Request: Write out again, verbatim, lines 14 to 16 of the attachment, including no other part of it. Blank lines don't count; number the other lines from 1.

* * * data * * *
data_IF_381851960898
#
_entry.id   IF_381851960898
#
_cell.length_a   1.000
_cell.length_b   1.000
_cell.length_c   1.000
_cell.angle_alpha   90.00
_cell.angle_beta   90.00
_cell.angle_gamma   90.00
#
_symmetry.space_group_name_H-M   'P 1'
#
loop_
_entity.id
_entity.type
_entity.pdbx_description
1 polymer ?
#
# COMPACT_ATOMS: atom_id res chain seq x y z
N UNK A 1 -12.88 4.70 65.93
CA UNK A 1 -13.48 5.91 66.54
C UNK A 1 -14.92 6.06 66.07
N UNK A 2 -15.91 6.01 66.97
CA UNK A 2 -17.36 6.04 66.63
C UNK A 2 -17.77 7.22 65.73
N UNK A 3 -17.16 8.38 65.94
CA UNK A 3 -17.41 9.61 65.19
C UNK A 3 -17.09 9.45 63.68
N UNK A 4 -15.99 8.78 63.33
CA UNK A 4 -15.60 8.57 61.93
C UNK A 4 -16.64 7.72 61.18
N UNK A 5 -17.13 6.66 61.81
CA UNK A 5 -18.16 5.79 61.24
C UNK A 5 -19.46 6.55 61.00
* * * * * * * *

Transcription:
loop_
_entity.id
_entity.type